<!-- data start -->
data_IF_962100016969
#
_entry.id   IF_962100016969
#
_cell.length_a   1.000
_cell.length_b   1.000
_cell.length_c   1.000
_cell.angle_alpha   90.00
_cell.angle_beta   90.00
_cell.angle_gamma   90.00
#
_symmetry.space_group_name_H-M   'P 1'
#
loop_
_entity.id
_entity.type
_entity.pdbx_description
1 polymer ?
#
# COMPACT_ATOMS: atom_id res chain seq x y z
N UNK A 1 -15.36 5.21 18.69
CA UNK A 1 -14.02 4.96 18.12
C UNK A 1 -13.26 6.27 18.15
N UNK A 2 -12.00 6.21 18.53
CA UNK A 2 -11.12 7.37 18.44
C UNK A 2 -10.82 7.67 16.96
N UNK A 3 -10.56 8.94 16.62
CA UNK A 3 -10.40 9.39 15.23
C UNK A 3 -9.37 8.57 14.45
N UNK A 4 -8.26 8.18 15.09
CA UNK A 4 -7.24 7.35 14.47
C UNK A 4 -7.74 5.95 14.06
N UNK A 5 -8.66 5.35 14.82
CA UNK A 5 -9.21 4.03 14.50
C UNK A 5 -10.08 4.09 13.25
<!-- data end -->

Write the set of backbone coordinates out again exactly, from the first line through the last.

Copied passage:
data_IF_962100016969
#
_entry.id   IF_962100016969
#
_cell.length_a   1.000
_cell.length_b   1.000
_cell.length_c   1.000
_cell.angle_alpha   90.00
_cell.angle_beta   90.00
_cell.angle_gamma   90.00
#
_symmetry.space_group_name_H-M   'P 1'
#
loop_
_entity.id
_entity.type
_entity.pdbx_description
1 polymer ?
#
# COMPACT_ATOMS: atom_id res chain seq x y z
N UNK A 1 -15.36 5.21 18.69
CA UNK A 1 -14.02 4.96 18.12
C UNK A 1 -13.26 6.27 18.15
N UNK A 2 -12.00 6.21 18.53
CA UNK A 2 -11.12 7.37 18.44
C UNK A 2 -10.82 7.67 16.96
N UNK A 3 -10.56 8.94 16.62
CA UNK A 3 -10.40 9.39 15.23
C UNK A 3 -9.37 8.57 14.45
N UNK A 4 -8.26 8.18 15.09
CA UNK A 4 -7.24 7.35 14.47
C UNK A 4 -7.74 5.95 14.06
N UNK A 5 -8.66 5.35 14.82
CA UNK A 5 -9.21 4.03 14.50
C UNK A 5 -10.08 4.09 13.25